About 100 protesters demonstrated today in front of the European Patent Office (EPO) in Munich against a patent filed by international brewing groups Carlsberg and Heineken. Activists of about 40 activist groups including international coalition No Patents on Seeds! submitted their appeal against a patent on a malting barley variety, which was produced by crossing two already existing breeds.
The activists claim that patents should only be granted in relation to genetical engineering and not conventional breeding. "This patent is obviously absurd: random mutations are not an invention", says Lara Dovifat of Campact, a non-profit, non-governmental citizen's movement. "Nobody should be allowed to acquire our food crops via patents, whether it's brewing barley, rice or wheat."
In April 2016 two patents filed by Carlsberg and Heineken were granted by the EPO for a mutated form of malting barley containing enzymes to develop more distinctive, flavor-stable beers. Beer produced from the new barley contains less dimethyl sulfide (DMS) that can give beer an undesirable cooked sweet corn taste.
A third patent was granted in September 2016. It covers malting barley with a lower content of linoleic acid, allowing cooler temperatures during boiling of the wort to remove stale flavors.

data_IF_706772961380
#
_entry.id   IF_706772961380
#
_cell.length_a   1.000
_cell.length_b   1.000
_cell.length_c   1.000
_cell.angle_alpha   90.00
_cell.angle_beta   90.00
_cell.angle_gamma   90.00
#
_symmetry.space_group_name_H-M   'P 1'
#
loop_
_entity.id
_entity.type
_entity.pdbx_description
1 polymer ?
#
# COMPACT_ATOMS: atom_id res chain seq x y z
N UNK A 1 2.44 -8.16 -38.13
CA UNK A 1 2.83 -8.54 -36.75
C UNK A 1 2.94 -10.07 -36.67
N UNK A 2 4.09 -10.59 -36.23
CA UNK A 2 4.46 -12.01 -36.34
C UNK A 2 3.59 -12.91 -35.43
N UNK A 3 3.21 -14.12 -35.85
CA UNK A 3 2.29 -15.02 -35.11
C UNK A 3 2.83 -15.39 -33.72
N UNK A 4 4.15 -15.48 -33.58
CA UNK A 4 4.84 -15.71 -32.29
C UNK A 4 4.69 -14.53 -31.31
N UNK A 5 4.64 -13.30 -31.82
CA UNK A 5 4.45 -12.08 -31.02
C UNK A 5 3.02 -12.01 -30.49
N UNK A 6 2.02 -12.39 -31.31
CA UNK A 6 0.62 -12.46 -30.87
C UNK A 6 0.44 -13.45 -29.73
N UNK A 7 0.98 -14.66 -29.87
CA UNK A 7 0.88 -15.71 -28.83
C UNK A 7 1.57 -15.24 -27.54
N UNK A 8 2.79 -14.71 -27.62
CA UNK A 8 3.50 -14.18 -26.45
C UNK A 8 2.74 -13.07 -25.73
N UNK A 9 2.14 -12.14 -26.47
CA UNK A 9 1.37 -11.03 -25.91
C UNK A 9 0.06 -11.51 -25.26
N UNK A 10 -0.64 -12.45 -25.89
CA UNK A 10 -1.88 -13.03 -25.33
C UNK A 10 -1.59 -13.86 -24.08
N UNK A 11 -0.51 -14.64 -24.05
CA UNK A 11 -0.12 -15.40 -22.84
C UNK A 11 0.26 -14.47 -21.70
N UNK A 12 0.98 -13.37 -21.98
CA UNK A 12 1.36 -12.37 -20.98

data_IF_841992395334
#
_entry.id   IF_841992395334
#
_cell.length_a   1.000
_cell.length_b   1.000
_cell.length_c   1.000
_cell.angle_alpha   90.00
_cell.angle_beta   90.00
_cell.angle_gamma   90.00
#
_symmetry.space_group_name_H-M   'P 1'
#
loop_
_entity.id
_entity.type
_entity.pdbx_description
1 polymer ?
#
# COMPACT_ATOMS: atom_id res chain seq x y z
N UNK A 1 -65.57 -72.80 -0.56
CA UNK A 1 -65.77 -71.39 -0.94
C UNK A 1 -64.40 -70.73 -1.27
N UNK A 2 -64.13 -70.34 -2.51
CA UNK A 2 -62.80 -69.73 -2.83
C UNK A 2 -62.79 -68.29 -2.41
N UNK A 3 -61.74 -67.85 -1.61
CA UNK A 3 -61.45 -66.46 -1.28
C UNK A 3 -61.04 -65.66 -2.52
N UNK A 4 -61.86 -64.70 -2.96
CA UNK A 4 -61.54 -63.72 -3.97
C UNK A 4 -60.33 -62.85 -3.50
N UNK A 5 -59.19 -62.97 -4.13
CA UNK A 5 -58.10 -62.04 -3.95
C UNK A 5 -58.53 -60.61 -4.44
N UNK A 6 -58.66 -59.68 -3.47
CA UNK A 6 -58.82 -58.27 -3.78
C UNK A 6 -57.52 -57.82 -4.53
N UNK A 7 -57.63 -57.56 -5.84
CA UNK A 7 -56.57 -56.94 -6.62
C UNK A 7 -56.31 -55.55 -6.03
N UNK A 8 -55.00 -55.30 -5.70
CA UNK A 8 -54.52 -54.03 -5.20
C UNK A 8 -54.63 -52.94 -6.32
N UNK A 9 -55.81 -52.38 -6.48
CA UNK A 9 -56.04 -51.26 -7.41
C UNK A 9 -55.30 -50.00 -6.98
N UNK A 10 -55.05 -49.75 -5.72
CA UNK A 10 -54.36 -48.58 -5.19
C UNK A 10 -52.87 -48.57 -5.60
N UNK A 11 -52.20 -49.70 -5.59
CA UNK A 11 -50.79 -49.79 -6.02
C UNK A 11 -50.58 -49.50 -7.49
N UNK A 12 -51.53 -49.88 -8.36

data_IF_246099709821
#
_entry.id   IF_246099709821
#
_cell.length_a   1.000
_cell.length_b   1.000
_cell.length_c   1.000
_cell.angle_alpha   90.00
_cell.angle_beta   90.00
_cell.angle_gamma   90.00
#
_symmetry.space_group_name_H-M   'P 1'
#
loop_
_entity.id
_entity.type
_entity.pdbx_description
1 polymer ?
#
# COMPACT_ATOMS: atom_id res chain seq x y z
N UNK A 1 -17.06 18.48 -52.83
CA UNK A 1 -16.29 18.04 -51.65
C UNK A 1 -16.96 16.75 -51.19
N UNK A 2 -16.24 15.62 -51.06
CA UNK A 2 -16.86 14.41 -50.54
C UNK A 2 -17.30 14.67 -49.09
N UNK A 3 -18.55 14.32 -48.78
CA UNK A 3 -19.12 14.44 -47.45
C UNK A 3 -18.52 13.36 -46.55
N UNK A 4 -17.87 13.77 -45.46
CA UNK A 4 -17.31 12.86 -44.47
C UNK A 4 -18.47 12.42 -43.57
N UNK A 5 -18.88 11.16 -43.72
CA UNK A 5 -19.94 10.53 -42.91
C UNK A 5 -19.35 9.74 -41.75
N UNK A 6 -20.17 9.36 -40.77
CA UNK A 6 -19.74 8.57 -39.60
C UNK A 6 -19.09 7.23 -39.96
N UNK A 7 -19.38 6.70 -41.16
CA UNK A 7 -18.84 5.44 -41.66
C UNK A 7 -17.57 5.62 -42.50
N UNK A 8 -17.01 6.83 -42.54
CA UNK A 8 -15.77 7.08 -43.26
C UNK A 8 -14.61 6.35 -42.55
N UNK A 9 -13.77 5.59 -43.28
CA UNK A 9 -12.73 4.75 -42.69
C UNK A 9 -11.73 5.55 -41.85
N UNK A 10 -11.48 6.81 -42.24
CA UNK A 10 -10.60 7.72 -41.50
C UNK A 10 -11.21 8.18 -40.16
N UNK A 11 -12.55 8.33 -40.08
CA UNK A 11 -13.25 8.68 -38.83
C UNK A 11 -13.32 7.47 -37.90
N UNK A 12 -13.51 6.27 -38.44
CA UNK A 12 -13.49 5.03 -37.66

Since appeals against a patent must be filed within 9 months after the approval, the protesters waited until the end of the 9-month period to collect as many signatures against the patent as possible. Already in November last year, the alliance appealed the first two patents, which were granted in April (inside.beer, 19.11.2016).
At the end of June, the Administrative Board of the European Patent Office consisting of 38 countries will meet in The Hague/Netherlands to strengthen the existing prohibitions in patent law. Plants and animals, whose breeding is based exclusively on crossing and selection, may not be longer patented. However, the draft of the agreement allows for far-reaching exceptions. Plants or animals, which exhibit random mutations, are still patentable. This also applies to the malting barley.
According to the activists, the proposed decision is inconsistent with an opinion of the European Commission of November 2016. At that time the European Commission reaffirmed a 1998 EU directive that plants and animals resulting from "essentially biological" breeding could not be patented. However, the Commission's pronouncement is not legally binding.